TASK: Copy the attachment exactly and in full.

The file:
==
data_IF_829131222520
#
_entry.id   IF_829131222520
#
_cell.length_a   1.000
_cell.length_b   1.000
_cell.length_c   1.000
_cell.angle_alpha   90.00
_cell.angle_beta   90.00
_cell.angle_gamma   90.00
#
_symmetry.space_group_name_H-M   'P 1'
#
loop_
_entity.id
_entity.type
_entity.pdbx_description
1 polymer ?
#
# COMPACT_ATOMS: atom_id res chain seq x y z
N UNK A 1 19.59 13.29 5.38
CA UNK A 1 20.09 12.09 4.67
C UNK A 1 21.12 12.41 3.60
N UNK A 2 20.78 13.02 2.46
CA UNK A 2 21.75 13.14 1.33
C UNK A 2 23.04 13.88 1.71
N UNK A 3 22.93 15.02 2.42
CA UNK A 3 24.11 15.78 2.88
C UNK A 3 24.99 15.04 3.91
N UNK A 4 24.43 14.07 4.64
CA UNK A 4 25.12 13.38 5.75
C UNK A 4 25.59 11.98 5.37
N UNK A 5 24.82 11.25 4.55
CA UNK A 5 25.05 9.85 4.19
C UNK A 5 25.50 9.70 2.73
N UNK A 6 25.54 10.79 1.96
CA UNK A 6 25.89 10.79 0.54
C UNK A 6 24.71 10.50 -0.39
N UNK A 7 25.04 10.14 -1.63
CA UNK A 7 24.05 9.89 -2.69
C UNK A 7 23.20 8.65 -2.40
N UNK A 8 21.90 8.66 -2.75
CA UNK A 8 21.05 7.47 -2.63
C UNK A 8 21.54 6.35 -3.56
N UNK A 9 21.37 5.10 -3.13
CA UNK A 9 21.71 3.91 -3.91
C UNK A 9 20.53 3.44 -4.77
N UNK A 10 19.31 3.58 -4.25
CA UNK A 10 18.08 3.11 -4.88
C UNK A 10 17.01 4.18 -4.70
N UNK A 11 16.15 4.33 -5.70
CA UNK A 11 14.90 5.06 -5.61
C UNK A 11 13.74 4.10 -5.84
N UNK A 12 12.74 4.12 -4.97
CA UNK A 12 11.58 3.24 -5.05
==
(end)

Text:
data_IF_829131222520
#
_entry.id   IF_829131222520
#
_cell.length_a   1.000
_cell.length_b   1.000
_cell.length_c   1.000
_cell.angle_alpha   90.00
_cell.angle_beta   90.00
_cell.angle_gamma   90.00
#
_symmetry.space_group_name_H-M   'P 1'
#
loop_
_entity.id
_entity.type
_entity.pdbx_description
1 polymer ?
#
# COMPACT_ATOMS: atom_id res chain seq x y z
N UNK A 1 19.59 13.29 5.38
CA UNK A 1 20.09 12.09 4.67
C UNK A 1 21.12 12.41 3.60
N UNK A 2 20.78 13.02 2.46
CA UNK A 2 21.75 13.14 1.33
C UNK A 2 23.04 13.88 1.71
N UNK A 3 22.93 15.02 2.42
CA UNK A 3 24.11 15.78 2.88
C UNK A 3 24.99 15.04 3.91
N UNK A 4 24.43 14.07 4.64
CA UNK A 4 25.12 13.38 5.75
C UNK A 4 25.59 11.98 5.37
N UNK A 5 24.82 11.25 4.55
CA UNK A 5 25.05 9.85 4.19
C UNK A 5 25.50 9.70 2.73
N UNK A 6 25.54 10.79 1.96
CA UNK A 6 25.89 10.79 0.54
C UNK A 6 24.71 10.50 -0.39
N UNK A 7 25.04 10.14 -1.63
CA UNK A 7 24.05 9.89 -2.69
C UNK A 7 23.20 8.65 -2.40
N UNK A 8 21.90 8.66 -2.75
CA UNK A 8 21.05 7.47 -2.63
C UNK A 8 21.54 6.35 -3.56
N UNK A 9 21.37 5.10 -3.13
CA UNK A 9 21.71 3.91 -3.91
C UNK A 9 20.53 3.44 -4.77
N UNK A 10 19.31 3.58 -4.25
CA UNK A 10 18.08 3.11 -4.88
C UNK A 10 17.01 4.18 -4.70
N UNK A 11 16.15 4.33 -5.70
CA UNK A 11 14.90 5.06 -5.61
C UNK A 11 13.74 4.10 -5.84
N UNK A 12 12.74 4.12 -4.97
CA UNK A 12 11.58 3.24 -5.05